Get the Original: Because Steve Says So T-Shirt
Your one stop Mac spot

Warning: file() [function.file]: php_network_getaddresses: getaddrinfo failed: Name or service not known in /homepages/30/d186991128/htdocs/MacBlogzStaging/wp-content/themes/macblogz/header.php on line 101

Warning: file( [function.file]: failed to open stream: Success in /homepages/30/d186991128/htdocs/MacBlogzStaging/wp-content/themes/macblogz/header.php on line 101
AAPL: 0.00 ( . )


iPhone Nabs 16.6% of Smartphone Market; Staves off Industry Decline

According to a recent note from Needham analyst, Charlie Wolf, the iPhone is now not only the world’s second most in demand smartphone, but has actually had a hand in rescuing the entire market from decline.

Elecronista reiterates that for the second quarter which ended in September, the iPhone held 16.6 percent of the global smartphone market, placing it directly behind the world’s leading smartphone producer, Nokia, whose significant hold over the market has been since dwindling away. It is noted that the launch of the iPhone 3G had shown such success, that is was able to guise potential declines in the smartphone market as a whole. Wolf claims that Apple’s presence in the industry is the only reason that the market did not show significant declines.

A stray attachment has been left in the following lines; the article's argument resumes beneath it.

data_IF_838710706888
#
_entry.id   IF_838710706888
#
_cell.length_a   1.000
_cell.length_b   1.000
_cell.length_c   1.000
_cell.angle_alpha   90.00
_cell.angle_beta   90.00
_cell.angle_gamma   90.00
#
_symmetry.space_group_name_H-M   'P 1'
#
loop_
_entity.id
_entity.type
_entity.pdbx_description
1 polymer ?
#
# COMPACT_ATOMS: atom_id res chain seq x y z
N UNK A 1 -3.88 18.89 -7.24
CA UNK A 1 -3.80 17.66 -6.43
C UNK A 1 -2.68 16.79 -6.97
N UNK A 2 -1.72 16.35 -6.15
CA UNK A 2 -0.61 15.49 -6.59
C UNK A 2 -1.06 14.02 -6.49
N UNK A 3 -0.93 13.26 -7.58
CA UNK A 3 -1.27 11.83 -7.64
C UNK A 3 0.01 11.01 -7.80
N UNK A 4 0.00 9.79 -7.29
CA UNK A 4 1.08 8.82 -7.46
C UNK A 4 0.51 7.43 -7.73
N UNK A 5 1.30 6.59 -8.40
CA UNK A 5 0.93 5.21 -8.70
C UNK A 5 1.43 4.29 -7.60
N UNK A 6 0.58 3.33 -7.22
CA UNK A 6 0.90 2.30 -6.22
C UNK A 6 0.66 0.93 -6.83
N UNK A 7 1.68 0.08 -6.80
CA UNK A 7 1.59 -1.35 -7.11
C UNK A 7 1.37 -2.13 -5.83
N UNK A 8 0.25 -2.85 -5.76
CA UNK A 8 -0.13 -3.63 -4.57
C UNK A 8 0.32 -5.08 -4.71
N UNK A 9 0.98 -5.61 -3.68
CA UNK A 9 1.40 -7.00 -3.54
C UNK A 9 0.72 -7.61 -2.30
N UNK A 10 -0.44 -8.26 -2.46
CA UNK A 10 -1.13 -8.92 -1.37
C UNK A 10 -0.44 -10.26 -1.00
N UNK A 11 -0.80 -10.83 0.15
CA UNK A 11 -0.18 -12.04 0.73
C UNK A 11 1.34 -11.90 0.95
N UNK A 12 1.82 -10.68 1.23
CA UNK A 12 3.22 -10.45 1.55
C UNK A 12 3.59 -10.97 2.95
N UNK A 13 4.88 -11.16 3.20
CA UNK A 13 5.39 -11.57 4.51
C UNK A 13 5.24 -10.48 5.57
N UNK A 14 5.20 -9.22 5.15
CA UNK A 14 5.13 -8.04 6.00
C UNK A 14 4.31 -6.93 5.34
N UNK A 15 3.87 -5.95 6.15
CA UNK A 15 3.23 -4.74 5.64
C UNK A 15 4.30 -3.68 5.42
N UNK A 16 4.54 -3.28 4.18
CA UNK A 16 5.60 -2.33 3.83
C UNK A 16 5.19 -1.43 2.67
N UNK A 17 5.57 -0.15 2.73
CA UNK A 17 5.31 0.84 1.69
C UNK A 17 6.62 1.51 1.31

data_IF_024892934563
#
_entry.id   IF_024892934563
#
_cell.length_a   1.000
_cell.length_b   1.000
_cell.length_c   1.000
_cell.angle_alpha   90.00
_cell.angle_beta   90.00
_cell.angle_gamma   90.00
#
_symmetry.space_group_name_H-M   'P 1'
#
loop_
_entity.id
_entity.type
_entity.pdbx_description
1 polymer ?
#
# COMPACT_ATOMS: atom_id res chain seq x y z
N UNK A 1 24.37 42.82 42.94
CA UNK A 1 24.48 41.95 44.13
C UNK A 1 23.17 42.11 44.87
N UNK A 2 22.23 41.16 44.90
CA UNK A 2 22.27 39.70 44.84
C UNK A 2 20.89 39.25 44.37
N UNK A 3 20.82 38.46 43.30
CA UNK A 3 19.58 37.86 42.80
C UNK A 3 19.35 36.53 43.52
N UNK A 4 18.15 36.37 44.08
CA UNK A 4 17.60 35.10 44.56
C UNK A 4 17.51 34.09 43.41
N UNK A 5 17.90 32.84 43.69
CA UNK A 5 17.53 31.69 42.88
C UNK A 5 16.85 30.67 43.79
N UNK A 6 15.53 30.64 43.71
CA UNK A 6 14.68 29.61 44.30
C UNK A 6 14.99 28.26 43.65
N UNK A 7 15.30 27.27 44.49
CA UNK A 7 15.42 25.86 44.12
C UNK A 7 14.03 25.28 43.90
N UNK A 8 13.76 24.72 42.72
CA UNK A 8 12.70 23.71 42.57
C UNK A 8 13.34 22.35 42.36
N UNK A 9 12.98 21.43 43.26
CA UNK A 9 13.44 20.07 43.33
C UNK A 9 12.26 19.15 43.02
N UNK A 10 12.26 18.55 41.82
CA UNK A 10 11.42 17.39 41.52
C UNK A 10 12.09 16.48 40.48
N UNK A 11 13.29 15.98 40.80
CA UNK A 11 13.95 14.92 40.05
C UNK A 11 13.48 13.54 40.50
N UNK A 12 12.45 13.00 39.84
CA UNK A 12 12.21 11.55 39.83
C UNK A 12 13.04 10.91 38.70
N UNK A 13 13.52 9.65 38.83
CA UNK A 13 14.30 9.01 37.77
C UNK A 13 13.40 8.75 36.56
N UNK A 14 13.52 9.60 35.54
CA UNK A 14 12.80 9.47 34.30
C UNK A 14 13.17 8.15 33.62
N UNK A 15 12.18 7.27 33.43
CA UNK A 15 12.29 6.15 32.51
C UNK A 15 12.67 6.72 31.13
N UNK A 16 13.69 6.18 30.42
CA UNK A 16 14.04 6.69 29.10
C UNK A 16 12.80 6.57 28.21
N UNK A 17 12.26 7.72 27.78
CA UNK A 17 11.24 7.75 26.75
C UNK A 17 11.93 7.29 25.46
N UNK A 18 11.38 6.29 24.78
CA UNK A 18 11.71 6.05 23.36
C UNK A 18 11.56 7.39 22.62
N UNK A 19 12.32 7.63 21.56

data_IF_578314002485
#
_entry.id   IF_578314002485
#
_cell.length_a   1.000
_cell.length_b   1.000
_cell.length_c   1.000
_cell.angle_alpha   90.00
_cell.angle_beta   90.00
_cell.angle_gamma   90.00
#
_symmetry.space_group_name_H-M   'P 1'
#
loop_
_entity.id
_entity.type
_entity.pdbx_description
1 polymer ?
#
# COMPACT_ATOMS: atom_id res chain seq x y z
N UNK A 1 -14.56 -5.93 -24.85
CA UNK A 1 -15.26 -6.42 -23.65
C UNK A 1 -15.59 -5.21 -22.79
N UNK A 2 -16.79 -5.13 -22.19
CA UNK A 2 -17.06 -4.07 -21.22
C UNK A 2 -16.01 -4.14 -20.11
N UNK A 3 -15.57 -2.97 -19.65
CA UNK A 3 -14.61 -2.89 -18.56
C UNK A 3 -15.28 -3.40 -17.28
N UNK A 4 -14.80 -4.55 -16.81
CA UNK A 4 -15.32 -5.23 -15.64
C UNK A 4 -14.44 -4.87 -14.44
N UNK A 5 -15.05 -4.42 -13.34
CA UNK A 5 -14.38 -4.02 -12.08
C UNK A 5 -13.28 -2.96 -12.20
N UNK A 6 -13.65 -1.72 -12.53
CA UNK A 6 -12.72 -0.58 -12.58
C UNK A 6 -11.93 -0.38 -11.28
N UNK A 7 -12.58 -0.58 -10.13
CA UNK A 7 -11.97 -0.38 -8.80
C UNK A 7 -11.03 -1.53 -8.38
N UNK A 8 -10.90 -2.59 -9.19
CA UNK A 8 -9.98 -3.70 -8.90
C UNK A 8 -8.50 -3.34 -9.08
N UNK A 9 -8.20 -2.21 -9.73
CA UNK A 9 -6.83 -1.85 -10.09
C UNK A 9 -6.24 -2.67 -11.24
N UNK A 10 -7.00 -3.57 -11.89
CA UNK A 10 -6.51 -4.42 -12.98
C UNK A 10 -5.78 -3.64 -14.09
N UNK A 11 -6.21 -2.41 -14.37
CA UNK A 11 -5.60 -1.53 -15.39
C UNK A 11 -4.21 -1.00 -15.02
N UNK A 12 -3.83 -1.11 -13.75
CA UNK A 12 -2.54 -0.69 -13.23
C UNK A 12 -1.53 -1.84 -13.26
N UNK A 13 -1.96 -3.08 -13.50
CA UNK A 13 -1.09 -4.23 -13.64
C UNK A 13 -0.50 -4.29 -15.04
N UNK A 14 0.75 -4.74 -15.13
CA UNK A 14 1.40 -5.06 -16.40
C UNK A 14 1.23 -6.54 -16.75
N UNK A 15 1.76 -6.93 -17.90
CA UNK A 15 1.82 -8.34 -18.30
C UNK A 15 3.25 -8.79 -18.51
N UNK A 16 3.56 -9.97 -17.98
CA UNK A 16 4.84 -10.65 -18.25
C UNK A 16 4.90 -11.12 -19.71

For the US, the iPhone is second only to RIM, earning nearly 30 percent of overall sales to the Blackberry ensemble’s 40 percent. Wolf explains that while Windows Mobile and Pam OS are continuing to decline, users are making the shift to Apple and Rim products for the fact that they utilize proprietary operating systems, thus having greater control over their hardware. Smartphone producers have been disinclined to license operating systems for multiple devices, essentially unwilling to allow for another Microsoft monopoly. “The desire from companies such as HTC and Sony Ericsson to develop front-ends like TouchFLO or the XPERIA panels for Windows Mobile simply shows that many of them have felt a need to mask a difficult stock interface,” Wolf Adds.

“The Symbian operating system is generally considered to be less robust than
Windows Mobile or the Palm OS,” Wolf claims. “But Symbian was able to retain a huge lead over competing operating systems chiefly through Nokia’s endorsement and marketing muscle, especially in Europe, along with Microsoft’s difficulties in attracting major handset manufacturers.

Wolf maintains that one must also take into account how Google’s Android may chip away at Symbian’s share, as developers may opt to work with the free platform, while adding that Microsoft’s inherent advantages of Office and Exchange severs had been swept away by the Blackberry and the smartphone market in general.

Comments [0]